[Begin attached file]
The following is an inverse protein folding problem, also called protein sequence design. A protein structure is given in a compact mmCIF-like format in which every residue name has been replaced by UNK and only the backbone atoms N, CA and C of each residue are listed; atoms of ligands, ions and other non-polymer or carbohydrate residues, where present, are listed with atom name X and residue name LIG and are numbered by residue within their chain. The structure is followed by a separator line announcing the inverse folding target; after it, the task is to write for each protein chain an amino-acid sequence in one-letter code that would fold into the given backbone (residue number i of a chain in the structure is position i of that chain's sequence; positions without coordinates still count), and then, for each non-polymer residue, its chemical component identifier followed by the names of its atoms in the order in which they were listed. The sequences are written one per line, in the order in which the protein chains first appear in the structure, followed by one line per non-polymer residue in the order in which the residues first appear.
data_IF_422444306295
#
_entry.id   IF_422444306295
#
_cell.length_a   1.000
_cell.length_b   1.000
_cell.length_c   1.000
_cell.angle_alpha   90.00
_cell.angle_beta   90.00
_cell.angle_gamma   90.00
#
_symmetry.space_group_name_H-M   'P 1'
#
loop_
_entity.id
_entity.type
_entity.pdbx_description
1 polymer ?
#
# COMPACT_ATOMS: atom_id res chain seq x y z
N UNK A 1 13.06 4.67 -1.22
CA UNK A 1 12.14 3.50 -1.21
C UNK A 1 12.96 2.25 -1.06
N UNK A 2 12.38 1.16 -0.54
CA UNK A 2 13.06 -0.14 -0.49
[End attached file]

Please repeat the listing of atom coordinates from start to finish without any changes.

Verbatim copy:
The following is an inverse protein folding problem, also called protein sequence design. A protein structure is given in a compact mmCIF-like format in which every residue name has been replaced by UNK and only the backbone atoms N, CA and C of each residue are listed; atoms of ligands, ions and other non-polymer or carbohydrate residues, where present, are listed with atom name X and residue name LIG and are numbered by residue within their chain. The structure is followed by a separator line announcing the inverse folding target; after it, the task is to write for each protein chain an amino-acid sequence in one-letter code that would fold into the given backbone (residue number i of a chain in the structure is position i of that chain's sequence; positions without coordinates still count), and then, for each non-polymer residue, its chemical component identifier followed by the names of its atoms in the order in which they were listed. The sequences are written one per line, in the order in which the protein chains first appear in the structure, followed by one line per non-polymer residue in the order in which the residues first appear.
data_IF_422444306295
#
_entry.id   IF_422444306295
#
_cell.length_a   1.000
_cell.length_b   1.000
_cell.length_c   1.000
_cell.angle_alpha   90.00
_cell.angle_beta   90.00
_cell.angle_gamma   90.00
#
_symmetry.space_group_name_H-M   'P 1'
#
loop_
_entity.id
_entity.type
_entity.pdbx_description
1 polymer ?
#
# COMPACT_ATOMS: atom_id res chain seq x y z
N UNK A 1 13.06 4.67 -1.22
CA UNK A 1 12.14 3.50 -1.21
C UNK A 1 12.96 2.25 -1.06
N UNK A 2 12.38 1.16 -0.54
CA UNK A 2 13.06 -0.14 -0.49